My subjects here are Rick Iannucci, and Nancy De Santis, two extraordinary people who devote their own time to a project called Horses for Heroes. In this program, Rick, Nancy and Thomas Wingate work with vets who have come home with physical injuries or combat trauma. I’ve done some pictures over the years out west, working with cowboys, and had the good fortune to get to know Buster Welch, a legendary rancher and cutting horse trainer. His wife, Sheila, paraphrasing Winston Churchill, always told me, “The outside of a horse is good for the inside of a human being.” That’s exactly what Rick, Nancy and Thomas are proving with these vets. Endorsed by the Purple Heart Association, their work in helping these heroes is remarkable.
Used the Triflash and Uplite in combo to produce some western portraits. Very happy with the results. The Triflash has been made for a while, but in the original version, the points of attachment (cold shoes) were fixed. I suggested ratchets instead. That way, you can swivel your flashguns (Doncha love the way the English call them flashguns? Awesome.) so that the light receptor panels can orient in either exactly the same direction, or close to it. With the fixed cold shoes, all the receptors were at right angles to each other, and TTL line of sight pickup could get rough. Love this thing. I just crank the flashes around till I maximize reception, and it has increased my line of sight working distance for this multi-flash rig by yards and yards. As you can see here, the Triflash is on a stick, and my commander is looped outside the building from the camera via SC-29 cords. Those three lights, firing through a Lastolite 6×6 diffuser, make for the main light. But remember, I got cowboy and cowgirl subjects, and I need to get light under the brim of their hats, and into their eyes.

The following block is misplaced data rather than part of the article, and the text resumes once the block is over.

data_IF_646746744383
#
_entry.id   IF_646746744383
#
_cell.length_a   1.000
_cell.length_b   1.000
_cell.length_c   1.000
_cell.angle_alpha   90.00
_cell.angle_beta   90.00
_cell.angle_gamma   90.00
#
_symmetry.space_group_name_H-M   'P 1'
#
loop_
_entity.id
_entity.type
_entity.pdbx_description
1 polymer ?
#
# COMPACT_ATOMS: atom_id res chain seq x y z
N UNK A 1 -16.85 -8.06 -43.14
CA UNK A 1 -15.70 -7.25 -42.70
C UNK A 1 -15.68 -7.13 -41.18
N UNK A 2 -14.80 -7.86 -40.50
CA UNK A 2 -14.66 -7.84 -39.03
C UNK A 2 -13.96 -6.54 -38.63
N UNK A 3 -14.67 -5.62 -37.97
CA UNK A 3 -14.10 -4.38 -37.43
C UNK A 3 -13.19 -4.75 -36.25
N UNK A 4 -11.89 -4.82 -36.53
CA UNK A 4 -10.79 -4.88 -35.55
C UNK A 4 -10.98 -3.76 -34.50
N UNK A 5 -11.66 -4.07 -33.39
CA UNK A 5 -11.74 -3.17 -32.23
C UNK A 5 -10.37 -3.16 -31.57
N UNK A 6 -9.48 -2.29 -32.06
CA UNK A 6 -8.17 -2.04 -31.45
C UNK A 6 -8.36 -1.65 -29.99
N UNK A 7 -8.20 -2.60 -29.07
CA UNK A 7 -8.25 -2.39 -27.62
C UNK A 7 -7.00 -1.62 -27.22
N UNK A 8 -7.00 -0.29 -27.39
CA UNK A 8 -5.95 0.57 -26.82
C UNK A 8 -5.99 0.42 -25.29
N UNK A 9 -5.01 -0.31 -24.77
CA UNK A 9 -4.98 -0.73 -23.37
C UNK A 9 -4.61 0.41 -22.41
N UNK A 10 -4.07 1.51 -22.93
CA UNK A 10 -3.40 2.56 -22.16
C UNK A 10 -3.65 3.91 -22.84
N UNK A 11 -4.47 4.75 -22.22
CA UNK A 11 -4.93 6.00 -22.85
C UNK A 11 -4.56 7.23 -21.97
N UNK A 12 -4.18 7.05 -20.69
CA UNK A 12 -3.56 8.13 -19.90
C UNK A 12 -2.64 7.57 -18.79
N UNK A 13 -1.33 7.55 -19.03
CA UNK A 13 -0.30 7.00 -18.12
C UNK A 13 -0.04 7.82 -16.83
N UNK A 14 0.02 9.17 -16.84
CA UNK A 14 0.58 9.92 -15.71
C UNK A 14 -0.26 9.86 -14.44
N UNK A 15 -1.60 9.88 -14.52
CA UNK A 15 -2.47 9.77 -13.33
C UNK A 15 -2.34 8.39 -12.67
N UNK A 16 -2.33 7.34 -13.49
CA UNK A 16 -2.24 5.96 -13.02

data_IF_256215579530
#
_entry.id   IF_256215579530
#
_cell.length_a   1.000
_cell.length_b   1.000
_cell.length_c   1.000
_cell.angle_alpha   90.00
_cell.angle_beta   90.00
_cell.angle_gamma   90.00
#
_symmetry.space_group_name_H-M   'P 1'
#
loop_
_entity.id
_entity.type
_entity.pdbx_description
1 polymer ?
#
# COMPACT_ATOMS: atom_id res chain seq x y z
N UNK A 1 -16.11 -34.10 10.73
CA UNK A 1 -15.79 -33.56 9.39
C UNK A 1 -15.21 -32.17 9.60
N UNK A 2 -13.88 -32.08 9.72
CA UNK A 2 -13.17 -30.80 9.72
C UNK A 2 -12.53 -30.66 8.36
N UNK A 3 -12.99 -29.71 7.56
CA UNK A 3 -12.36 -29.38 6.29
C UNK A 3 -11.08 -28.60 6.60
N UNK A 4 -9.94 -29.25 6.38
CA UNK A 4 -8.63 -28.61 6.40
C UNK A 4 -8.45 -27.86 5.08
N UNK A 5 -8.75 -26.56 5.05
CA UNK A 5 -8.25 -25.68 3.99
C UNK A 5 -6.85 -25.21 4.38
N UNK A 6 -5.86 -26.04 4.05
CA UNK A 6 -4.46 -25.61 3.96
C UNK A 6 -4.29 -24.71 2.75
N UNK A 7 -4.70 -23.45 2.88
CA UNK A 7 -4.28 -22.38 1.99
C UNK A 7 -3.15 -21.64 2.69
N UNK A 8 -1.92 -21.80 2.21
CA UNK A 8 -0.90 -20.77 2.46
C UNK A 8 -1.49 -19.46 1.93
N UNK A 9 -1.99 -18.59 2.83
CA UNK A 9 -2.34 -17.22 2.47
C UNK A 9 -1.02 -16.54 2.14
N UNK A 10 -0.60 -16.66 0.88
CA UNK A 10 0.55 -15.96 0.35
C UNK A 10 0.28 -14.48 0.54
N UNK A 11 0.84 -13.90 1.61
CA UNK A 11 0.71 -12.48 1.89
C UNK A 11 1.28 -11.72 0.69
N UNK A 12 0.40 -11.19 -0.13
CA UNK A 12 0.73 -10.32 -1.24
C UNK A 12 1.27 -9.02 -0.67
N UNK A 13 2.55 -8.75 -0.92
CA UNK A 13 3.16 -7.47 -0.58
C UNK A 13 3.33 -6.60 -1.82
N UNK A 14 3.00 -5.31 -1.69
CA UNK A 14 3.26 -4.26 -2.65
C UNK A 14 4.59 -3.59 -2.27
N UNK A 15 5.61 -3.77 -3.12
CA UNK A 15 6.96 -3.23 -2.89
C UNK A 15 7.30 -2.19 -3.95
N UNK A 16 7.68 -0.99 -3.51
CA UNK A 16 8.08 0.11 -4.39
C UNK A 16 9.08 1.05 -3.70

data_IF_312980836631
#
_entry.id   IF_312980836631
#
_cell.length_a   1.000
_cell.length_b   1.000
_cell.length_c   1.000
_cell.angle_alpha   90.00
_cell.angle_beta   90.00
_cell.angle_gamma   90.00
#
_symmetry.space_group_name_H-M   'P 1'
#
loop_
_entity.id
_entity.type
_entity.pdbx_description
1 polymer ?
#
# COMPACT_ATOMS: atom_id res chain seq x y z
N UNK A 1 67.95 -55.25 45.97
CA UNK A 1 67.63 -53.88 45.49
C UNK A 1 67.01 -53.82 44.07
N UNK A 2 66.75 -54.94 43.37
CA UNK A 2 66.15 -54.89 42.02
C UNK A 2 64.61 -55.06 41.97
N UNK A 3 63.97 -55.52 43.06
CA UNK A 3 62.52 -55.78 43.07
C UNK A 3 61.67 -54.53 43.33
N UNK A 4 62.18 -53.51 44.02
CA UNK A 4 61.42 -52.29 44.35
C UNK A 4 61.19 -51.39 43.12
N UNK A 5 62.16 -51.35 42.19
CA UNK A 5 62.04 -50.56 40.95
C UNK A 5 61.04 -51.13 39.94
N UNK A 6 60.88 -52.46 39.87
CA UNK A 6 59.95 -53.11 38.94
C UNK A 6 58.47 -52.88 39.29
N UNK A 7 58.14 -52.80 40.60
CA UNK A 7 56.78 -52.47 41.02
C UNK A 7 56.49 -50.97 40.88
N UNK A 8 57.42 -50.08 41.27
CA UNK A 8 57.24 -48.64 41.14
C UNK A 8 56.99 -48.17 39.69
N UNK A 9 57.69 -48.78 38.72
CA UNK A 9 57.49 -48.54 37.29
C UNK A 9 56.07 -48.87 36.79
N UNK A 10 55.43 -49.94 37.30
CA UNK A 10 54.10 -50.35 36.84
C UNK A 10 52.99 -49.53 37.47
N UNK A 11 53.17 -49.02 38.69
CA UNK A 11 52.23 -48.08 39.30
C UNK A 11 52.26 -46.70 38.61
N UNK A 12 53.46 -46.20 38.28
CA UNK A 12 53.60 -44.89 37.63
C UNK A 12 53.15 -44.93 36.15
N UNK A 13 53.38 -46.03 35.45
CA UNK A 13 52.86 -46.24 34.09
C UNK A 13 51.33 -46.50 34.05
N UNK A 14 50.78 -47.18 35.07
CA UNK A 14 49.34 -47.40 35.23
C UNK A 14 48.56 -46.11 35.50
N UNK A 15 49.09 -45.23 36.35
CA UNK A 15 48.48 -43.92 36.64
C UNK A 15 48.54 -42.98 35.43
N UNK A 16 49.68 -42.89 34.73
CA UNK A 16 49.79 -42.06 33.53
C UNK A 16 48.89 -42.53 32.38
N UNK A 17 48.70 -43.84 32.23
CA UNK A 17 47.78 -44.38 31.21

Enter the Uplite. It’s very diffuse. You can fire your lights through it straight up, or clamp them via a Justin Clamp to the metal riser in the unit and bounce them down to relfect back up. You can vary the intensity of the bounce by zooming your flash heads, or using dome diffusers such as I do here. This provides the soft lift I need to light the eyes. Two small flash light shapers, in combo, and it looks like window light.
Notice I got some sandbags on the Uplite. The winds on location were up, and, like any light shaper, out there in the world, you can very easily stage your own version of America’s Cup, if you’re not careful.
Back to the Triflash, all on its’ own. When I go light and fast, but think I need some power and recycle, lately I just take the Triflash firing through an all-in-one umbrella. Pop it on a paint pole, and you have a mobile, powerful, TTL light with directional sensors. Leave the dome diffusers on, the light gets very wrapped and soft. It’s especially handy if you, say, take a walk in the woods, and you want to travel light. Copper Perry, a terrific makeup artist (she’s one of the HMU folks for Breaking Bad) had this notion of going into the burnt out woods of New Mexico and doing something emotional and primal with D. As usual, D took it to another level, and I basically tagged along with a camera. The light and fast paint pole/Triflash thing is especially handy if your assistant happens to be the ever wonderful Nerissa Escanlar, who is 4′ 10″.
I shot other stuff in the last week as well, and I’ll share that in a Light Shapers Part II and III coming up. Lemme know if you like any of these and the setups…..more tk…..